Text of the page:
Cheeky fact: Did you know that the key of E flat Major has always been associated with boldness and confidence? Listen to Beethoven’s Erioca Symphony to psych yourself up for that interview.
Imagine dining in a restaurant where the menu gets more varied and exciting as you eat...The Social and Interpersonal benefits of engaging with music are numerous. You meet new people and have a reason to continue meeting them! No more awkward silences. You always have something to talk about. You learn something new. Music is a different language of dots and lines, shapes, sounds and odd Italian words, but it is something that you interpret with your body. Food doesn’t taste as good if you can’t see it or smell it. Similarly, a greater understanding of what you’re hearing infinitely increases your chance of enjoying it. Every piece of music is different, meaning that the menu options increase as your aural palate develops! The more you listen, the more you hear! Soon, you find yourself humming, ye gads, even singing! Full throated and confident. Or your fingers become accustomed to the rhythms and shapes of your music and your instrument. You start crafting sound, not just listening to it. You’re amazed that it has somehow become YOUR music and find that you’re hearing new things in pieces you’ve known for years. You find yourself involved with a new community and can finally understand your kids’ and grand kids’ homework. Who knows, maybe they’ll even start practicing more now that you ‘get it’?
Result? Happiness and Joy
Top tips for tuning in...
Read- Enter the world of music blogs and Twitter feeds. This is the BEST way of staying on top of what’s happening in music in London. My firm favourites are :
There are plenty of great books available around the topic of music phsychology and general musicology. I recommend Musicophilia by internationally recognised Clinical Psychologist, Dr. Oliver Sacks. A gripping read and accounts of the odd ways in which music both affects and flows out of the mind. There are some additionally bizarre accounts of patients turned ‘Musicophiles’ by freak accidents. Other great musical reads are the First Nights series by Prof. T. Forrest Kelley. Each book explores and gives often hilarious accounts of the composition, staging and premiere of those great musical works that everyone knows.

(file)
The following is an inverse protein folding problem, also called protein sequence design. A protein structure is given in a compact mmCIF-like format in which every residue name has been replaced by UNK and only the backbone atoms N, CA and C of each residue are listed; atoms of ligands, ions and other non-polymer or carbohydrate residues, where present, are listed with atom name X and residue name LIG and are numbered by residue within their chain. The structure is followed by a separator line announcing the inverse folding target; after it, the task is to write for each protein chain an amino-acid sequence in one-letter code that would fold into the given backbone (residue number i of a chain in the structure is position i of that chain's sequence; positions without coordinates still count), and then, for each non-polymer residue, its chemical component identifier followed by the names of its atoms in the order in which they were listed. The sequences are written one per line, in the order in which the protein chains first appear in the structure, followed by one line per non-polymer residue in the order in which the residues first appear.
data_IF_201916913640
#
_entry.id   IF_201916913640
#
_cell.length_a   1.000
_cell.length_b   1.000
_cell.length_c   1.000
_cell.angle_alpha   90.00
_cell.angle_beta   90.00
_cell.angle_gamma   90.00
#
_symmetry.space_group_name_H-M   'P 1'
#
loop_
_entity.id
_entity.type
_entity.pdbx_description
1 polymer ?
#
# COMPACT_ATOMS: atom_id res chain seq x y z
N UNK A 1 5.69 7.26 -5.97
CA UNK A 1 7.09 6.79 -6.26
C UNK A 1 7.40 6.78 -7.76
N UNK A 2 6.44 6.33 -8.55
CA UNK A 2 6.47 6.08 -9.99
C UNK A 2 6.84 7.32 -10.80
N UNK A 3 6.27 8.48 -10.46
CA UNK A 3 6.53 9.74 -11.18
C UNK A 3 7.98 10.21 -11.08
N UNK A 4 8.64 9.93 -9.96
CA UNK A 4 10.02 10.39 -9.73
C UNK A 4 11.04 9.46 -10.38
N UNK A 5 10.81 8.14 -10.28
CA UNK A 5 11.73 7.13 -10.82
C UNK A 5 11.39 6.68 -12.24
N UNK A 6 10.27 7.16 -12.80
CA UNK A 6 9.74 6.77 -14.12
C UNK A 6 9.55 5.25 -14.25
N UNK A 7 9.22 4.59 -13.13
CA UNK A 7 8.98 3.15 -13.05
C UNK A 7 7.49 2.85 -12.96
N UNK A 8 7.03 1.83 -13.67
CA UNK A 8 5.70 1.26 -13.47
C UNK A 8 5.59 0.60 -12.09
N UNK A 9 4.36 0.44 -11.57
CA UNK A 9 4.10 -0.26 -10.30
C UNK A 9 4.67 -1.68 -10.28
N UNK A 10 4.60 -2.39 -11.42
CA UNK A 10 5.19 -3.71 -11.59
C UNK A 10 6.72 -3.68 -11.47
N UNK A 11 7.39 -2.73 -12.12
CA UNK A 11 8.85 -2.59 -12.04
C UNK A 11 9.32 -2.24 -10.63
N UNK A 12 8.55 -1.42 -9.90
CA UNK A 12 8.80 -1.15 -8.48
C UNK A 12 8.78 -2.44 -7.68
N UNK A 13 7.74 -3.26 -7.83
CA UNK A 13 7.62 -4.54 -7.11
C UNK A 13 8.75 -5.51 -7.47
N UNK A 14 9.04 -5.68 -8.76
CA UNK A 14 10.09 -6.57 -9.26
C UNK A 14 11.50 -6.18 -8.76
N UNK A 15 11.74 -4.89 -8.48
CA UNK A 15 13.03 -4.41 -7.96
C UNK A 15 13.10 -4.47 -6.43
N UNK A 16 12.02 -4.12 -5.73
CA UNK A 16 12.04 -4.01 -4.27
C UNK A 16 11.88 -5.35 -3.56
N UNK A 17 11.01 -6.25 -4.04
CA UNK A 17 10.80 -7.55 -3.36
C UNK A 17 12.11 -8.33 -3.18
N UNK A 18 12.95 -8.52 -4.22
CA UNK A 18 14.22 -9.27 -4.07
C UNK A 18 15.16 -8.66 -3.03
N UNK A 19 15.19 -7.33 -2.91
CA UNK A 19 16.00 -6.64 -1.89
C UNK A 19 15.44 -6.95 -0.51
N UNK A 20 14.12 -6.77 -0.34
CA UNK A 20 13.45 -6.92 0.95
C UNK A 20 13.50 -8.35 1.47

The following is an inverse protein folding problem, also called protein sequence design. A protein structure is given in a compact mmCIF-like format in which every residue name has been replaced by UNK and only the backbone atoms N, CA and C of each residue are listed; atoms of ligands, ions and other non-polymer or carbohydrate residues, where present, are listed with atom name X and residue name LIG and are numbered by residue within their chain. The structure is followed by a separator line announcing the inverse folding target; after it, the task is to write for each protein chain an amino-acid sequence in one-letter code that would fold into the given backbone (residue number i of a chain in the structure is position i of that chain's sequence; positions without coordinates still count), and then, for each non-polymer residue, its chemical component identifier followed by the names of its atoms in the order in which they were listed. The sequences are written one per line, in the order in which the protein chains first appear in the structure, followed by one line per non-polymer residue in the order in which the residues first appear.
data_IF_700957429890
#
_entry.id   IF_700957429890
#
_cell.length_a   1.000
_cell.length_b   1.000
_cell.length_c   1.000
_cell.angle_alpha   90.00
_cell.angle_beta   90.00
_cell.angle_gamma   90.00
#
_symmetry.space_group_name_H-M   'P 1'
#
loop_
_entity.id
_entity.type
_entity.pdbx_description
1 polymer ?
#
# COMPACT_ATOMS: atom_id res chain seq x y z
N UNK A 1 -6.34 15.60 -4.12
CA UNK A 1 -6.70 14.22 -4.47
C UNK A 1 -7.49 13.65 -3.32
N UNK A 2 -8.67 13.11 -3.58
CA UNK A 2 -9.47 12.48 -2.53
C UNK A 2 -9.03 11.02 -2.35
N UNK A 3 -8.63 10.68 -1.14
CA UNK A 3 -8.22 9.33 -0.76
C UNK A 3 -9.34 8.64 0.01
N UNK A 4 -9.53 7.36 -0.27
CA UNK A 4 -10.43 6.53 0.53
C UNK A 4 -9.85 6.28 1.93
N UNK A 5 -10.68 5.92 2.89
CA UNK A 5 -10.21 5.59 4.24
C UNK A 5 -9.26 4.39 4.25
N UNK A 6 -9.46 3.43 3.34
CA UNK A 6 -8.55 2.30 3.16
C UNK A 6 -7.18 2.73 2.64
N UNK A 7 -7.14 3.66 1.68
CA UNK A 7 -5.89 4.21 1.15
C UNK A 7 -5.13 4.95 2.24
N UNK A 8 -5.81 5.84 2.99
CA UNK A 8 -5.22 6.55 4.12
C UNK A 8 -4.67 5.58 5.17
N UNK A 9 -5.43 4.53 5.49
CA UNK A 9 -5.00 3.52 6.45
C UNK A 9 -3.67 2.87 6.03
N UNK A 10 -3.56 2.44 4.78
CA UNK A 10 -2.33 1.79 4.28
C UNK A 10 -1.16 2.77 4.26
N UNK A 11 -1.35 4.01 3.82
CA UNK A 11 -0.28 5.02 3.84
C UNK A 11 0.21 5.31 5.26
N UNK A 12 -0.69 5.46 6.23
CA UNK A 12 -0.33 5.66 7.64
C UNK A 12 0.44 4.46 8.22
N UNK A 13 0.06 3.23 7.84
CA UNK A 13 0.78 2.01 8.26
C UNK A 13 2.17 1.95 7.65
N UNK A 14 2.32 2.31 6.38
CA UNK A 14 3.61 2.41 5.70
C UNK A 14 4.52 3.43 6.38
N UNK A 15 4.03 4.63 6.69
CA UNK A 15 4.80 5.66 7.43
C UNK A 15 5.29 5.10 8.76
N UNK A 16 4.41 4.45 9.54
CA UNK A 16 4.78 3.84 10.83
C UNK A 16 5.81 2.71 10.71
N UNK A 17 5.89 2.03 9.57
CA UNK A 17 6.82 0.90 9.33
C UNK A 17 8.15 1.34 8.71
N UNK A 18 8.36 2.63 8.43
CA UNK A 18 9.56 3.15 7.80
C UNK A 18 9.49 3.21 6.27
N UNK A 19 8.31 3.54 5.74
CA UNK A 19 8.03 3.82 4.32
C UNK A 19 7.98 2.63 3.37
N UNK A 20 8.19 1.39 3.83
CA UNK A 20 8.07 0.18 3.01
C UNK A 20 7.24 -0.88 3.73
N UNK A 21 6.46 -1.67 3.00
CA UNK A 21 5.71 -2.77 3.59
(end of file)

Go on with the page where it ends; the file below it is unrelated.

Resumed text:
Pick up that dusty instrument- start a 1 to 1 or small group lesson. We offer bespoke classes for adults at ForeSound Music, but you really are spoilt for choice in N21. You should also consider joining a group. Whether it’s a Choir or a Drum group, get out there and make music. You might even make some friends!
Watch and Listen- Nothing beats a gig, attending a concert or going to the theatre. Explore what’s on in your local area and support those around you bold enough to make music.
Have I convinced you yet?
Music Matters. Be encouraged, and don’t give up on your musical brain just because you’re a grown up!
Fore Sound Music